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Sun, sand and history in Aphrodite’s garden

At first glance, a traveller may think the island of Cyprus was divinely intended for relaxation alone.

At first glance, a traveller may think the island of Cyprus was divinely intended for relaxation alone.

The Mediterranean’s azure waters, the meandering coastline replete with beaches and inlets, and, inland, the seemingly never-ending plains and mountains can lull visitors into a state of relaxation, one in which exertion constitutes no more than a leisurely stroll.

But the island’s sun, sand and natural beauty have been enjoyed by plenty who’ve come before. Cyprus was occupied by Greeks, Romans, Venetians and Ottomans, and fortunately, there remain plenty of well-preserved signs of their time on the island.

So it would be a shame not to dedicate one or more days of a holiday to exploring these archaeological sites. Of those sites, the ancient city of Kourion — just a few kilometres from Paphos, heading towards Limassol — is among the most spectacular.

Start at the Roman villa known as the House of Eustolios, which dates from the second century BC, then head to the Graeco-Roman theatre, where shows are still staged today. Next, prepare yourself for a three-kilometre walk to the Temple of Apollo.

After all of that history, you’ll want to recover your strength by returning to leisurely pursuits: At Paphos, sit on the promenade next to the marina and order an iced coffee, called frappe, and immerse yourself in the lively atmosphere. When you’ve recovered it’s time to visit the Kato Paphos archaeological park, with its magnificent Roman mosaics.

Then, it’s time to trade ruins for myths. Cyprus is a land of legends and one of its most popular tells of the creation of Aphrodite. It’s said that the fraught birth of the goddess of love took place in the foam of Petra Tou Roumiou beach, between Limassol and Paphos.

The story says that whoever swims three times around the central rock will be forever young and beautiful. If you’re after a less romantic dip, the beaches between Protaras and Agia Napa, on the southeastern coast of Cyprus, are highly recommended.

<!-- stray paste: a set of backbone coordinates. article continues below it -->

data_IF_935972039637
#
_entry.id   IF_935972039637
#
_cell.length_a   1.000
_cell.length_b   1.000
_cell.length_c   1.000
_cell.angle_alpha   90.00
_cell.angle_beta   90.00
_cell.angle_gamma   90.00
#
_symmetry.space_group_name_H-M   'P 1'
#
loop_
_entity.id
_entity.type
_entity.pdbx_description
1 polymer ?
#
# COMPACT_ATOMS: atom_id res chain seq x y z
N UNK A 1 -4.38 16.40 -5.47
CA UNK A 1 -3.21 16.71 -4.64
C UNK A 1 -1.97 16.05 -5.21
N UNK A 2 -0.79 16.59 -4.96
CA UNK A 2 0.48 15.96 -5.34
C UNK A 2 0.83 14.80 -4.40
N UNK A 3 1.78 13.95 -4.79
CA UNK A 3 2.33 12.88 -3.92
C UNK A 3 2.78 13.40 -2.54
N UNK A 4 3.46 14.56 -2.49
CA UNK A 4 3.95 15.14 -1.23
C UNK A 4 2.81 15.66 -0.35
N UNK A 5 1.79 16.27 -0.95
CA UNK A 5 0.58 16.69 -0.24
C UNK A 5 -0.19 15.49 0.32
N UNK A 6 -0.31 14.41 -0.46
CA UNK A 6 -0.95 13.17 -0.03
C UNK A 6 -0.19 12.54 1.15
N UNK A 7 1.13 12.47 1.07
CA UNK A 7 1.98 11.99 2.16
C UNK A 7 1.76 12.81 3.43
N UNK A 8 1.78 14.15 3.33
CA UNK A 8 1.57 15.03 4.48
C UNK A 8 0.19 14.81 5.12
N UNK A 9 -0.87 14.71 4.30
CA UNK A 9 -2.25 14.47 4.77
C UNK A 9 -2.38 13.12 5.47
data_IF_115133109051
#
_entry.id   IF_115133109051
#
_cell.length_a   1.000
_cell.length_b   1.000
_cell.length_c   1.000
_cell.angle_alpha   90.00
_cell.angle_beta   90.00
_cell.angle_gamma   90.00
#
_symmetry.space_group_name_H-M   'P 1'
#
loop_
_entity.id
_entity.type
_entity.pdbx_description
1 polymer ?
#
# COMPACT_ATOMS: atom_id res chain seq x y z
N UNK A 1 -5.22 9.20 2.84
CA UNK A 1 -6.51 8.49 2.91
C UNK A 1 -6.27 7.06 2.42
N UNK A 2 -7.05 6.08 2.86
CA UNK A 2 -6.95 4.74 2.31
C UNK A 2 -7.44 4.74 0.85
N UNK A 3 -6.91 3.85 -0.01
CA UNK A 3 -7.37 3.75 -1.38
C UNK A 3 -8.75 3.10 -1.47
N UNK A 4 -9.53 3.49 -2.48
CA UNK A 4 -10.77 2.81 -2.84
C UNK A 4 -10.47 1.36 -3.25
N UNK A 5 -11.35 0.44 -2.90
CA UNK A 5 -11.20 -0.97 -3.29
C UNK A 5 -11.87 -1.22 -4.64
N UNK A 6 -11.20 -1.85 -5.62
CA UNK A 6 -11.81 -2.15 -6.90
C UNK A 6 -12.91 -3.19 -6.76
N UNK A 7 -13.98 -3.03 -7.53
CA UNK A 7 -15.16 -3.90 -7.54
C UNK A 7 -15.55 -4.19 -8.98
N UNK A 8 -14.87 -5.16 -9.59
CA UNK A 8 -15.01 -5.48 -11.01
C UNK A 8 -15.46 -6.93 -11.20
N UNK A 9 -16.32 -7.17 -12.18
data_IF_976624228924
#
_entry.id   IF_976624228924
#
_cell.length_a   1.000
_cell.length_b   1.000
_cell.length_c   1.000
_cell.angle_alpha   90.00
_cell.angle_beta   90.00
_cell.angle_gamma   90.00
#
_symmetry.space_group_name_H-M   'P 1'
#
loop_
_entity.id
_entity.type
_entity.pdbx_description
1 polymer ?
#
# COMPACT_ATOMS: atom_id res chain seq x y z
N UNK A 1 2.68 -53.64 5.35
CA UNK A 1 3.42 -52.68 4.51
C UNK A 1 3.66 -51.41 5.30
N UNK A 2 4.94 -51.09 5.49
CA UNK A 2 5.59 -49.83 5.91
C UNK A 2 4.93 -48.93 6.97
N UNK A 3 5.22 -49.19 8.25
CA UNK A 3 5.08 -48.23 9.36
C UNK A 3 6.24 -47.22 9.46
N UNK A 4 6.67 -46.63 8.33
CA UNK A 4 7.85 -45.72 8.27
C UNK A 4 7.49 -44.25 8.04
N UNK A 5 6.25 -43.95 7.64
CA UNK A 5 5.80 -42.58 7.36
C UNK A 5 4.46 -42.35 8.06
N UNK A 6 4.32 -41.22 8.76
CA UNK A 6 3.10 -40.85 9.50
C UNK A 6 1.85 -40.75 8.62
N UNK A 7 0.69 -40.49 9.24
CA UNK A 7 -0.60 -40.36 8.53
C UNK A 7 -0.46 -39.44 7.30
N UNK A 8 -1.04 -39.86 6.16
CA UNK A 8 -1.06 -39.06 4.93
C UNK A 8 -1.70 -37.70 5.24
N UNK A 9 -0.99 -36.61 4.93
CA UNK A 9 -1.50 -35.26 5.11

To take in the fresh air of the mountains, rent a car and explore inland, enjoying the tranquility of villages including Omodos.

The people of Cyprus are very hospitable and it’s at the table that they truly reveal their relaxed spirit, with meals that last for hours.

Order meze, so that you get several dishes of delicacies to share. Try Octapodi Krasato (octopus in red wine) and kebabs of every description.

Where to stay

Cyprus has fantastic five star hotels, some with gardens and hidden spots at cliffs over the beach. The Golden Bay Hotel, goldenbay.com.cy, is the only luxury hotel in Larnaca, close to the tourist zone and beach. There are also many guest houses ideal for backpackers located in areas near the beaches and the nightlife, in Agia Napa and Limassol. For more information check www.travellerspoint.com.

Where to eat
Try out the local taverns and restaurants which serve up Greek and Turkish fish, seafood and meat delicacies. They’re easy to find, especially on the coast. Laona, in the heart of Paphos, offers great value with its local, traditional fare. In Omodos, the Ambelothea tavern is a man­datory stop.

What to do
The open air Paphos Aphrodite Festival takes place every August at the Kato Paphos Castle square. It’s a sort of opera-centred gathering, with English and Greek subtitles; www.pafc.com.

Local wine is also much appreciated in Cyprus, and the country’s wine festival has taken place every June since 1961 in Limassol. Best of all, the wine is on the house. See limassolmunicipal.com.cy/wine/index.html.

More details
• For more information on Cyprus, see www.visitcyprus.com.

 
 
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